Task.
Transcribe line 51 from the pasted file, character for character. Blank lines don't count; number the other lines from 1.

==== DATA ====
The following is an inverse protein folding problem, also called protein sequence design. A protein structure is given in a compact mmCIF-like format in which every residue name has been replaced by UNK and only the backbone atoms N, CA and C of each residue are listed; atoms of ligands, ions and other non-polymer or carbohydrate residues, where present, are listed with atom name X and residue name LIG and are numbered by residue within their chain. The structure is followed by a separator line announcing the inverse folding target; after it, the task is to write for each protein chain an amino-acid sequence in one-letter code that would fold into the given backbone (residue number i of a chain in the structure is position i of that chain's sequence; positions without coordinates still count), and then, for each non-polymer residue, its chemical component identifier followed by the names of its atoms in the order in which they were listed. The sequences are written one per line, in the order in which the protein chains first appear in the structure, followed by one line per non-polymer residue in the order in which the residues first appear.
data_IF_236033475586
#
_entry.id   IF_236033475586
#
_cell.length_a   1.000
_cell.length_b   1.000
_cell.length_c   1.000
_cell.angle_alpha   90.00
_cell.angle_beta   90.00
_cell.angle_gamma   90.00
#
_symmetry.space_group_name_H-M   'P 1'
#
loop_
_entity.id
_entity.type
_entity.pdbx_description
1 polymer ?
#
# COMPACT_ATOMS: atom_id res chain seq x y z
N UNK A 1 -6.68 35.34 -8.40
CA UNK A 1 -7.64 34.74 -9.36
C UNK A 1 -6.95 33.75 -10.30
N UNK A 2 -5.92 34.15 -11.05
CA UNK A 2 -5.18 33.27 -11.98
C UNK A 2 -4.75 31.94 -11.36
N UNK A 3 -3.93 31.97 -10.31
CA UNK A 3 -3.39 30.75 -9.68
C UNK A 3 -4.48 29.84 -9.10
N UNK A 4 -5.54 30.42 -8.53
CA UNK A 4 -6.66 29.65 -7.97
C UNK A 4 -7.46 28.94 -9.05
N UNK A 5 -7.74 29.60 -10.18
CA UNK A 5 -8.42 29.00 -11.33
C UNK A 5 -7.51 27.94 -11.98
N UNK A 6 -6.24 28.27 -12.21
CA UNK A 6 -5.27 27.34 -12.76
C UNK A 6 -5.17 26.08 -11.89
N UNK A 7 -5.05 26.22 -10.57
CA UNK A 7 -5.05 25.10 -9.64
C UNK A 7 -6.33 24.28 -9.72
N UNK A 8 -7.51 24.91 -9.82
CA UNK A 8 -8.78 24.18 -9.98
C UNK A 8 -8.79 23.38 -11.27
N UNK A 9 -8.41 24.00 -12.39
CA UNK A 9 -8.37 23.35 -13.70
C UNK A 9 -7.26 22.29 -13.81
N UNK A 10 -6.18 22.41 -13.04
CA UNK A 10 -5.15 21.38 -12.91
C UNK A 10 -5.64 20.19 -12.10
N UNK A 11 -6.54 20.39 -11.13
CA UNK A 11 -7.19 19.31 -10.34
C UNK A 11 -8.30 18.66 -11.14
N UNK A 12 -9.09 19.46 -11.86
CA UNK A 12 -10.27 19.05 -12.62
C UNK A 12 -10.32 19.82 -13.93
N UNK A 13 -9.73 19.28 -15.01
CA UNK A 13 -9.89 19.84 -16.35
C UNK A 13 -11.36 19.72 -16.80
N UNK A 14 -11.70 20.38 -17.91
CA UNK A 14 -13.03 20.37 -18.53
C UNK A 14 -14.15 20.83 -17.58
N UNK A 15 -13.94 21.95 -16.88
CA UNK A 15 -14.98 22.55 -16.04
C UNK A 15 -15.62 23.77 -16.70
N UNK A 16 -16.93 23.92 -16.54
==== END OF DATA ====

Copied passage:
C UNK A 10 -5.64 20.19 -12.10